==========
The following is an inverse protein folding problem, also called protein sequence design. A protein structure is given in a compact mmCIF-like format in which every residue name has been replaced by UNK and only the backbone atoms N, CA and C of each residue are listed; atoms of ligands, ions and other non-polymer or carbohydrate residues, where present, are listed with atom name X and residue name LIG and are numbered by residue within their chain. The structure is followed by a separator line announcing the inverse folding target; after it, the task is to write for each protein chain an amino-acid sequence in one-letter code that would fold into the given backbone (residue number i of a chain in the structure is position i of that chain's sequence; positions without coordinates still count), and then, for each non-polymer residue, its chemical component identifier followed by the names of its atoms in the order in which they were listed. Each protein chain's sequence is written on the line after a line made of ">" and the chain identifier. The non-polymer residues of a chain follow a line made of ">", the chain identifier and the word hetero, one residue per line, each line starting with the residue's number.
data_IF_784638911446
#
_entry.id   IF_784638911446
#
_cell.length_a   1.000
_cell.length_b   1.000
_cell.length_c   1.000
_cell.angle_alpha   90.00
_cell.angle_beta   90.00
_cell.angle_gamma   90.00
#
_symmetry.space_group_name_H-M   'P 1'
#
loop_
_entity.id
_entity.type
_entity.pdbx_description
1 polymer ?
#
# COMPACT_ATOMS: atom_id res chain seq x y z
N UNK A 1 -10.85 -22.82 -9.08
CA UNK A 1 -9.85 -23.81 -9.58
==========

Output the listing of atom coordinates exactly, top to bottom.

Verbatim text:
The following is an inverse protein folding problem, also called protein sequence design. A protein structure is given in a compact mmCIF-like format in which every residue name has been replaced by UNK and only the backbone atoms N, CA and C of each residue are listed; atoms of ligands, ions and other non-polymer or carbohydrate residues, where present, are listed with atom name X and residue name LIG and are numbered by residue within their chain. The structure is followed by a separator line announcing the inverse folding target; after it, the task is to write for each protein chain an amino-acid sequence in one-letter code that would fold into the given backbone (residue number i of a chain in the structure is position i of that chain's sequence; positions without coordinates still count), and then, for each non-polymer residue, its chemical component identifier followed by the names of its atoms in the order in which they were listed. Each protein chain's sequence is written on the line after a line made of ">" and the chain identifier. The non-polymer residues of a chain follow a line made of ">", the chain identifier and the word hetero, one residue per line, each line starting with the residue's number.
data_IF_784638911446
#
_entry.id   IF_784638911446
#
_cell.length_a   1.000
_cell.length_b   1.000
_cell.length_c   1.000
_cell.angle_alpha   90.00
_cell.angle_beta   90.00
_cell.angle_gamma   90.00
#
_symmetry.space_group_name_H-M   'P 1'
#
loop_
_entity.id
_entity.type
_entity.pdbx_description
1 polymer ?
#
# COMPACT_ATOMS: atom_id res chain seq x y z
N UNK A 1 -10.85 -22.82 -9.08
CA UNK A 1 -9.85 -23.81 -9.58